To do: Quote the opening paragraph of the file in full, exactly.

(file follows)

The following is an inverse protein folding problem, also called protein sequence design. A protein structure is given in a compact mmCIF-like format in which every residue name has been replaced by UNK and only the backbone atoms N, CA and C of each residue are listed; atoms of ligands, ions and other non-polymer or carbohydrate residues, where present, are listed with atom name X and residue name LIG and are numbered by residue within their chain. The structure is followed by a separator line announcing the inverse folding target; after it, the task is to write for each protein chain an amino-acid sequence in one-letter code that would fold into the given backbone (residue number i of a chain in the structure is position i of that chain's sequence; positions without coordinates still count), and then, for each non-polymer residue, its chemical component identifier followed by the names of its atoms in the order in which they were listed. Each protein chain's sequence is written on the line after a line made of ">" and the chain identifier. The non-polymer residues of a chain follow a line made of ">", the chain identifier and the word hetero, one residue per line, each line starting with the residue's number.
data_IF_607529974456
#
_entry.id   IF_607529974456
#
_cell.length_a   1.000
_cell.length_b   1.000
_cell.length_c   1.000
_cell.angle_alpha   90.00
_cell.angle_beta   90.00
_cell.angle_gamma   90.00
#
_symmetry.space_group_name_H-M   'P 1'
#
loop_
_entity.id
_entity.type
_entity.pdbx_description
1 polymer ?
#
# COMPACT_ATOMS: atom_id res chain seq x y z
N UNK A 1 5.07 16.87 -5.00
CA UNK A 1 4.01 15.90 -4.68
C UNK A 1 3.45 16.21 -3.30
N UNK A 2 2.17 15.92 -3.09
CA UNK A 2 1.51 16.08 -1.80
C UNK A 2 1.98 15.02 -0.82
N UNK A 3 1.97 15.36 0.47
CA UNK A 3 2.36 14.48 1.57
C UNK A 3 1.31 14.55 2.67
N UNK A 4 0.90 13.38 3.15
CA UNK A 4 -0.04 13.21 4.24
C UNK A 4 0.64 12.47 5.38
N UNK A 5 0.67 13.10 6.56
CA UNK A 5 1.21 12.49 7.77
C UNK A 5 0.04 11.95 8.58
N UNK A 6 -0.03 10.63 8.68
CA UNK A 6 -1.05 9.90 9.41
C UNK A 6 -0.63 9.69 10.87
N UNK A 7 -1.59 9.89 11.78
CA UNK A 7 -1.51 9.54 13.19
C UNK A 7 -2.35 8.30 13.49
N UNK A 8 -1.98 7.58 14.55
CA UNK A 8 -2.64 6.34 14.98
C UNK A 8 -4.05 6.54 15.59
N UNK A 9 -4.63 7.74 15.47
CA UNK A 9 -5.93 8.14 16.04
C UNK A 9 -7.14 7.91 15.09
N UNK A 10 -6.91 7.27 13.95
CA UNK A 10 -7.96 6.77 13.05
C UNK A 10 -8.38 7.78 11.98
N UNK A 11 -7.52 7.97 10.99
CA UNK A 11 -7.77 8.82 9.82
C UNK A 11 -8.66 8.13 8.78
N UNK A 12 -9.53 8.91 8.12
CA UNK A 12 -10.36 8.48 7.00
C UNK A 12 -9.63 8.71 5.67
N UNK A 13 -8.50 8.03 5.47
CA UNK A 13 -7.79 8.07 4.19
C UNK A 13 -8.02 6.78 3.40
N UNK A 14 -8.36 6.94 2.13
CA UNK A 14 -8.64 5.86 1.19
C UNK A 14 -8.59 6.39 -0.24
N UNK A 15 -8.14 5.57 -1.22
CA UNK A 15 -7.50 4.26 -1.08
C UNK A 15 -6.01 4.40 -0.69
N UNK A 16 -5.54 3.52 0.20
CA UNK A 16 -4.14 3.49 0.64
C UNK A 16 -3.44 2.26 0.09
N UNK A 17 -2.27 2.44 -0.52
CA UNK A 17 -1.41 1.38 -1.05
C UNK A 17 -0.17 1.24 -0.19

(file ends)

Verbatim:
The following is an inverse protein folding problem, also called protein sequence design. A protein structure is given in a compact mmCIF-like format in which every residue name has been replaced by UNK and only the backbone atoms N, CA and C of each residue are listed; atoms of ligands, ions and other non-polymer or carbohydrate residues, where present, are listed with atom name X and residue name LIG and are numbered by residue within their chain. The structure is followed by a separator line announcing the inverse folding target; after it, the task is to write for each protein chain an amino-acid sequence in one-letter code that would fold into the given backbone (residue number i of a chain in the structure is position i of that chain's sequence; positions without coordinates still count), and then, for each non-polymer residue, its chemical component identifier followed by the names of its atoms in the order in which they were listed. Each protein chain's sequence is written on the line after a line made of ">" and the chain identifier. The non-polymer residues of a chain follow a line made of ">", the chain identifier and the word hetero, one residue per line, each line starting with the residue's number.